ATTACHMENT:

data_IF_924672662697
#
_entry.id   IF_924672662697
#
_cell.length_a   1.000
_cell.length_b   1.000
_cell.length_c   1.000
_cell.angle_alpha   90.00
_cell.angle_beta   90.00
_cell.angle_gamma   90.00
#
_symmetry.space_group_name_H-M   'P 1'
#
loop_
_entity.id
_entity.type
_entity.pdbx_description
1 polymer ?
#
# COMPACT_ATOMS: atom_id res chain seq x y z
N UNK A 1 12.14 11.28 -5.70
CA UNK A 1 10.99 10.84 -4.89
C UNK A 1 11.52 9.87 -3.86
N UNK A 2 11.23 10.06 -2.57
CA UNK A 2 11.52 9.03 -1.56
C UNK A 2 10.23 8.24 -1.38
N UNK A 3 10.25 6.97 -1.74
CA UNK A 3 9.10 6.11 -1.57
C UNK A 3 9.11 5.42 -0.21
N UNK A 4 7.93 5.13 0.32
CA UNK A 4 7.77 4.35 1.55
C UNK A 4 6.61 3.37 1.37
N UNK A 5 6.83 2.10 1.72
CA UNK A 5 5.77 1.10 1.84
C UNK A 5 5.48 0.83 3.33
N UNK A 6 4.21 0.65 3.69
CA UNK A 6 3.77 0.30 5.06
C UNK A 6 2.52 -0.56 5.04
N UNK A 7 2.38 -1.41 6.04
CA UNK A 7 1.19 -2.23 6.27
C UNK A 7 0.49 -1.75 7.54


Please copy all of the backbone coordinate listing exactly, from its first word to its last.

data_IF_924672662697
#
_entry.id   IF_924672662697
#
_cell.length_a   1.000
_cell.length_b   1.000
_cell.length_c   1.000
_cell.angle_alpha   90.00
_cell.angle_beta   90.00
_cell.angle_gamma   90.00
#
_symmetry.space_group_name_H-M   'P 1'
#
loop_
_entity.id
_entity.type
_entity.pdbx_description
1 polymer ?
#
# COMPACT_ATOMS: atom_id res chain seq x y z
N UNK A 1 12.14 11.28 -5.70
CA UNK A 1 10.99 10.84 -4.89
C UNK A 1 11.52 9.87 -3.86
N UNK A 2 11.23 10.06 -2.57
CA UNK A 2 11.52 9.03 -1.56
C UNK A 2 10.23 8.24 -1.38
N UNK A 3 10.25 6.97 -1.74
CA UNK A 3 9.10 6.11 -1.57
C UNK A 3 9.11 5.42 -0.21
N UNK A 4 7.93 5.13 0.32
CA UNK A 4 7.77 4.35 1.55
C UNK A 4 6.61 3.37 1.37
N UNK A 5 6.83 2.10 1.72
CA UNK A 5 5.77 1.10 1.84
C UNK A 5 5.48 0.83 3.33
N UNK A 6 4.21 0.65 3.69
CA UNK A 6 3.77 0.30 5.06
C UNK A 6 2.52 -0.56 5.04
N UNK A 7 2.38 -1.41 6.04
CA UNK A 7 1.19 -2.23 6.27
C UNK A 7 0.49 -1.75 7.54